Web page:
Support for veterans for the emerging situation in Afghanistan
The news from Afghanistan will significantly impact many people in our armed forces and veterans community. The Military Veterans' Service for Lancashire [add appropriate Fylde and Wyre service] are there to support you and any mental health difficulties you may be experiencing.
Strong emotional reactions are normal and there is no right or wrong way to feel about the emerging situation.
This on-going situation may bring on distress, memories and dreams, particularly if you were deployed to Afghanistan, served with colleagues who were deployed, or are a family member of someone who was deployed. For some people, this news may bring very intense feelings.
If you are located in the North West and need support, the Transition, Intervention and Liaison Service (TILS) is a community service for ex-serving personnel and those transitioning out of the armed forces (with a discharge date). This offers a single point of entry, assessment and brief intervention to veterans who are experiencing mental health difficulties. You can contact the service on 0300 323 0707 or email@example.com.
Helpful things to do
1. Have a plan of things to do that you enjoy, bring you comfort or relaxation or occupy your mind
2. Take time to reflect in your own way – everyone deals with things differently
3. Ground yourself – use your sight, hearing, touch, taste and smell to ground yourself.
4. Check in with others who may be struggling but make sure you still take care of yourself
5. Think about how much time you spend watching the news or on social media, switch them off if it isn’t helping
6. Spend time with people you care about
7. Talk to someone you trust if you want to, but don’t feel you have to
8. Get exercise and eat well
9. Keeping in a routine can be helpful
10. Take off any unnecessary pressures
24/7 mental health support is available from:
• Text ‘Shout’ to 85258
• Samaritans: 116 123
• Combat Stress: 0800 138 1619
• Immediate risk of danger to life - dial 999
• Struggling to keep yourself safe - Call NHS 111 or attend the nearest Mental Health Urgent Assessment Centre or local A&E
East Lancashire Hospitals NHS Trust has been named as a Veteran Aware Trust in recognition of its commitment to improving NHS care for veterans, reservists, members of the armed forces and their families.
The accreditation, from the Veterans Covenant Healthcare Alliance (VC HA), acknowledges the trust’s commitment to a number of key pledges, including:
- Ensuring that the armed forces community is never disadvantaged compared to other patients, in line with the NHS’s commitment to the Armed Forces Covenant.
- Training relevant staff on veteran specific culture or needs;
- Making veterans, reservists and service families aware of appropriate charities or NHS services beneficial to them, such as mental health services or support with financial and/or benefit claims;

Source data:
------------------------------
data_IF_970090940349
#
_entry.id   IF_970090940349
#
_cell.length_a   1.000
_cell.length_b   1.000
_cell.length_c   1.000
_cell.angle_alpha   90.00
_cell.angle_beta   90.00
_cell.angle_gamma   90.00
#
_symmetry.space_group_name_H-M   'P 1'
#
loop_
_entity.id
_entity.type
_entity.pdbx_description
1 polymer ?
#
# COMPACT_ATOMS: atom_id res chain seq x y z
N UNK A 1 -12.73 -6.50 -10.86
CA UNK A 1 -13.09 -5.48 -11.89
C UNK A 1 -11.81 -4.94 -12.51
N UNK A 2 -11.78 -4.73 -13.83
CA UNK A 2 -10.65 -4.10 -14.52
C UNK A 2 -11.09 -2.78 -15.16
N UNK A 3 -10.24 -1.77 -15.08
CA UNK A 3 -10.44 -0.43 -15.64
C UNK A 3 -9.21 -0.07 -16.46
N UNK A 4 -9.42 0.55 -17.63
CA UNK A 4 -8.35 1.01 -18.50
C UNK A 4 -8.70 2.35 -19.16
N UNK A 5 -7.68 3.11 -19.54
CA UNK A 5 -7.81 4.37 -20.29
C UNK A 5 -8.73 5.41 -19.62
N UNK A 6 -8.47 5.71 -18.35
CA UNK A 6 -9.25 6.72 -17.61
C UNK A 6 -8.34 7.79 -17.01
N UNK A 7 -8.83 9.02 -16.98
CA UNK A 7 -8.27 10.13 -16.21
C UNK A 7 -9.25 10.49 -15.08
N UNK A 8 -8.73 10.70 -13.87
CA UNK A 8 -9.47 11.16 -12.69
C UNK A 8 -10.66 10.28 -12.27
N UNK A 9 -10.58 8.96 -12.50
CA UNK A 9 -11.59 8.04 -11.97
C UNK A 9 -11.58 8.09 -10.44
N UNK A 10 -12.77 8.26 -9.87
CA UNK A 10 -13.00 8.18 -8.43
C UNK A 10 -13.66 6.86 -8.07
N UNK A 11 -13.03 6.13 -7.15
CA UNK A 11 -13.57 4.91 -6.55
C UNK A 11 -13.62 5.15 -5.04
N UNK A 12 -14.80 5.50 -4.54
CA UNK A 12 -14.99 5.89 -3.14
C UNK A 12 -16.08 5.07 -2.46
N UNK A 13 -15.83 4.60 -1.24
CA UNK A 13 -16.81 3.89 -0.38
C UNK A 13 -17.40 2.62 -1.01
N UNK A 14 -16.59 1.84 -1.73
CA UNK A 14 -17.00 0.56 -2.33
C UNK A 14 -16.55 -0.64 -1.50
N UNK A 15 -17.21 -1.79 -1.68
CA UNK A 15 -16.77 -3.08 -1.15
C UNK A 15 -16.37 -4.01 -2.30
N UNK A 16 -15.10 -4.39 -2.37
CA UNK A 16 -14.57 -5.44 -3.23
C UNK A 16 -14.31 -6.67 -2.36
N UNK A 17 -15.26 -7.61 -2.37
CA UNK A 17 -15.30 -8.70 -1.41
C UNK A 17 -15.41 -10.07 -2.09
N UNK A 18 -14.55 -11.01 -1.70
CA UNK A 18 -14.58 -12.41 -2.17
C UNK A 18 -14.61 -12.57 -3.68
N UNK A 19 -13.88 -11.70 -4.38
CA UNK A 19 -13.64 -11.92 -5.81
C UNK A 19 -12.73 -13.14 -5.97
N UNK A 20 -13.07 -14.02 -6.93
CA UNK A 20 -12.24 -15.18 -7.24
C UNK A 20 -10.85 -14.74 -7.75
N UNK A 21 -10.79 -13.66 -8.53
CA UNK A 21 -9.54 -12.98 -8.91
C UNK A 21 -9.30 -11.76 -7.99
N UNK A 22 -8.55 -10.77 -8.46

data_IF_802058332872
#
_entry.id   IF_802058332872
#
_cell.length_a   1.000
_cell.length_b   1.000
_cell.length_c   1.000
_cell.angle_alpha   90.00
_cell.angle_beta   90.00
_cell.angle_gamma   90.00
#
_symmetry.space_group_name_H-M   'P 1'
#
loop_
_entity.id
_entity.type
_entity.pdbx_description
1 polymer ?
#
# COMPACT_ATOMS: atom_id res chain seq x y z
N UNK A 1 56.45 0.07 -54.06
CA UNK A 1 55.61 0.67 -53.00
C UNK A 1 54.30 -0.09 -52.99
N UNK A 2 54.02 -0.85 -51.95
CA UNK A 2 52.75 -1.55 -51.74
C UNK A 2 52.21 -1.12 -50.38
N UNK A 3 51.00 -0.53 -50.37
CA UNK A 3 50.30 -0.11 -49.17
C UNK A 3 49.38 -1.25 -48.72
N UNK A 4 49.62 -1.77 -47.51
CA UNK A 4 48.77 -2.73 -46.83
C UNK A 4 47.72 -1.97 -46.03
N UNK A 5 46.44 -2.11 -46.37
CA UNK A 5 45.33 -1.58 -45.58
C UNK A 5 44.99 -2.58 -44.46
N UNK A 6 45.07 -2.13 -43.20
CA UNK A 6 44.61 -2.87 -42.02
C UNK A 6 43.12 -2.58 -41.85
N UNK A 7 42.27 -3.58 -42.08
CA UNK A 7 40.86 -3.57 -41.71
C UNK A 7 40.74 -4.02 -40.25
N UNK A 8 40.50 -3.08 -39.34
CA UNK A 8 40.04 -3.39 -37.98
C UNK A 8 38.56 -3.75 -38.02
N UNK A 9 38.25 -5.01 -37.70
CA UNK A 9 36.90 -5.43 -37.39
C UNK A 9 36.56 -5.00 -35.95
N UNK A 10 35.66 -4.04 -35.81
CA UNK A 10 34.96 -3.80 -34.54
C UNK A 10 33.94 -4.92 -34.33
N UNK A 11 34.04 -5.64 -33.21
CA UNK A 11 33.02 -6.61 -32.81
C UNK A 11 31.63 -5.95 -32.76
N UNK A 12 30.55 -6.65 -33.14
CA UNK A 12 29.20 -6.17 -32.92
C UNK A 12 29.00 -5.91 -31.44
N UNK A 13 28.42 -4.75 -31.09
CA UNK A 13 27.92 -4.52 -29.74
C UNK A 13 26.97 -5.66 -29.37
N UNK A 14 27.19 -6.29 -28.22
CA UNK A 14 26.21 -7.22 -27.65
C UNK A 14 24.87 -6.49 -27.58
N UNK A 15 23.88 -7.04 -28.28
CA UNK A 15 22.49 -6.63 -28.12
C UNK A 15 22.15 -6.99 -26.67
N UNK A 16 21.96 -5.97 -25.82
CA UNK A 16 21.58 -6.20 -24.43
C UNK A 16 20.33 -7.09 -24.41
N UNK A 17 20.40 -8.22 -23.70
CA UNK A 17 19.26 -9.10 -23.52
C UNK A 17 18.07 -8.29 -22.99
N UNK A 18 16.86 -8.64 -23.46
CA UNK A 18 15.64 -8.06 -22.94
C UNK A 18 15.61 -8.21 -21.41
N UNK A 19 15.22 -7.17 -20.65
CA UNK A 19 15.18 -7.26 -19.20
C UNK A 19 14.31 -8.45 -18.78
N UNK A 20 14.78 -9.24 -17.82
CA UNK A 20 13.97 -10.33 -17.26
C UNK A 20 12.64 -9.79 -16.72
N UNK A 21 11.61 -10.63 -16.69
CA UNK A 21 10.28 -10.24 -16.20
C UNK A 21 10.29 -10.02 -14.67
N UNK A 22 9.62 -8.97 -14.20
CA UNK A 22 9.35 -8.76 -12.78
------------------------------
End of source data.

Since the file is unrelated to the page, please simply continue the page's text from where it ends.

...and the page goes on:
- Supporting the armed forces as an employer
ELHT is now one of 69 members of the VC HA and is part of a growing number of NHS Trusts gaining this accolade.
Kate Quinn, Operational Director of Human Resources and Organisational Development for the Trust said:
“Here at ELHT we strive to be an exemplar of the best care for veterans and their families. We actively encourage all patients and staff to let us know if they currently serve or have ever served in the UK armed forces so that we can best support their needs.
“A number of our staff are veterans or currently serve in the Reserve Forces. This helps give us a real insight into how we can tailor our care to best suit the needs of our veterans, armed forces personnel and their families.
“We are extremely proud to support our veterans and to be acknowledged as a Veteran Aware Trust.”
Trusts recognised as Veteran Aware will display posters in their clinics and public waiting areas urging anyone who has served in the armed forces to make themselves known to staff.
The VC HA was inspired by the heroism of Captain Noel Godfrey Chavasse VC, a doctor who gave his life rescuing men on the battlefields of the First World War.
In 2014, leading orthopaedic surgeon Professor Tim Briggs CBE wrote The Chavasse Report on improving armed forces and veteran care while raising NHS standards, which recommended establishing a support network of hospitals. The resulting VCHA works closely with NHS England and NHS Improvement, service charities and the Ministry of Defence.
Professor Briggs, NHS National Director for Clinical Improvement and co-chair of the VCHA, said: “These trusts should be very proud of the commitment they have made to the service men and women of this country. Welcoming them into the Veterans Covenant Hospital Alliance is a major step towards our aim of ensuring every NHS trust in the country is Veteran Aware.”
General Lord Richard Dannatt, Patron of the VC HA and former head of the British Army, said: “Although the British Armed Forces are not currently engaged in high profile campaigns such as in Iraq and Afghanistan in recent years, the health and wellbeing battles for many veterans continue. The VCHA is playing a major part in helping our brave veterans win their personal battles. “